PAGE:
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Mobile Phones Could be the Biggest Threat to Enterprise Security

June 25, 2018

Mobile Phones Could be the Biggest Threat to Enterprise Security

June 25, 2018

There is a troubling sense of false security among even the most tech-savvy mobile phone users today. In fact, mobile devices are probably the most ignored threat, with only roughly one-third of corporations actually deploying a mobile malware solution, according to Check Point. While many expect their iPhone or Android devices to be secure by default, the reality is quite different — Android and iOS operating systems are being targeted at rapidly growing rates. This is particularly concerning as more employees use their personal devices in the workplace.

It’s a common practice for businesses to provide personal computers for their employees, but when it comes to mobile devices, companies do not think twice about allowing employees to bring their devices into the workplace. According to Gartner, only 23% of employees are given corporate-issued smartphones. These devices hold highly sensitive company data, which has created an entirely new challenge for businesses looking to gain a better handle on mobile security beyond the office walls.

Here are three precautionary steps to consider:

1. Require Mandatory Passwords On Personal Devices

Employers need to be aware of the dangers of allowing mobile devices at work and need to set policies in place when allowing mobile connectivity to the office network.

When a personal device is used for work, it is no longer personal. Set a policy requiring employees to set automatic locks on mobile devices with a strong passcode. If an employee loses a device, the passcode prevents corporate data from falling into the wrong hands. Using biometrics such as a fingerprint scan is an even better way to prevent cybercriminals from cracking the code and infiltrating your network.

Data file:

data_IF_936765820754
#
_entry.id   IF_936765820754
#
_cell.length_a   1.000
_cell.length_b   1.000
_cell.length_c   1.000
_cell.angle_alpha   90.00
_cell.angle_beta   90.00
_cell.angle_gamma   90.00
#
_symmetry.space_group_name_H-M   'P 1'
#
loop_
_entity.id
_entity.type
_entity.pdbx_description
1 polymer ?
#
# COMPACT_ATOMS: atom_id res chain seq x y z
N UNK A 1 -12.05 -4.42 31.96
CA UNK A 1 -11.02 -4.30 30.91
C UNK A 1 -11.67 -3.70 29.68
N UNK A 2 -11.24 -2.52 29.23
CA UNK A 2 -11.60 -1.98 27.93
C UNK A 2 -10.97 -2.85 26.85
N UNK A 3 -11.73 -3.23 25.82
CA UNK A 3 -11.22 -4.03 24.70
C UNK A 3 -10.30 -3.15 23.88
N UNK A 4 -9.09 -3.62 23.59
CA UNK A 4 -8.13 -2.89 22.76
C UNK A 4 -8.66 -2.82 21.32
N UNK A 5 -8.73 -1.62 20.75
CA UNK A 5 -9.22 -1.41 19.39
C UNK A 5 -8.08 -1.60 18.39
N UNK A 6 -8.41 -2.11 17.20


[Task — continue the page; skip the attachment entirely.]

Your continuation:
2. Educate About The Dangers Of Downloading Mobile Applications

The volume of app downloads on mobile devices far exceeds PCs. On a computer, most of a user’s activity takes place in a browser with protected software. When a user downloads an app on a device and does not limit permissions, hackers have access to a treasure trove of information.

We are still facing a bit of a Wild West situation with respect to application development and consumer use. Even today, it seems as though security is not a top concern for application development, leaving many opportunities for hackers to use applications to compromise end users. What’s more, even with the built-in security features and malware monitoring of the Apple Store and Google Play Store, mobile malware still prevails.

For example, last year roughly 2 million Android users fell “victim to malware hidden in over 40 fake companion guide apps for popular mobile games, such as Pokémon Go and FIFA Mobile, on the official Google Play Store.”

Employers should encourage their staff to practice good mobile application hygiene, which includes always downloading from an official app store, being wary of copycat applications, reviewing the permissions before installing an app, limiting access to contacts and location-specific data and keeping applications up to date so the latest fixes will apply. Overall, if the app is no longer supported by the Google Play Store or the Apple Store, delete it.

3. Download Anti-Malware Defenses

Relying on security know-how, caution and built-in device features are no longer enough to protect mobile devices from being hacked.

 In 2017, a strand of Android malware infected 36.5 million smartphones. In a preemptive effort, companies should require employees to have an anti-malware app downloaded on their personal devices if they are using their mobile devices in any work capacity. By having this extra layer of security, anti-malware will automatically scan for malware or potentially unwanted programs such as screen lockers or adware. Depending on the anti-malware you have selected, some offer features such as clearing all of your data if you misplace your mobile device, tracking and blocking unidentified callers. Furthermore, they have the option to delete cookies and clear your browsing history.

The rise of mobile device usage over the years has attracted the attention of cybercriminals and has shifted their focus from the typical computer hack to the data-rich mobile world. Mobile devices — with their ability to snap pictures, share locations and open corporate attachments — are the true window to our private and business lives and the easiest ways for cybercriminals to gain unauthorized access.

Employers must recognize that employees are holding a potential threat in their hands and take the proper steps to protect their networks from mobile breaches.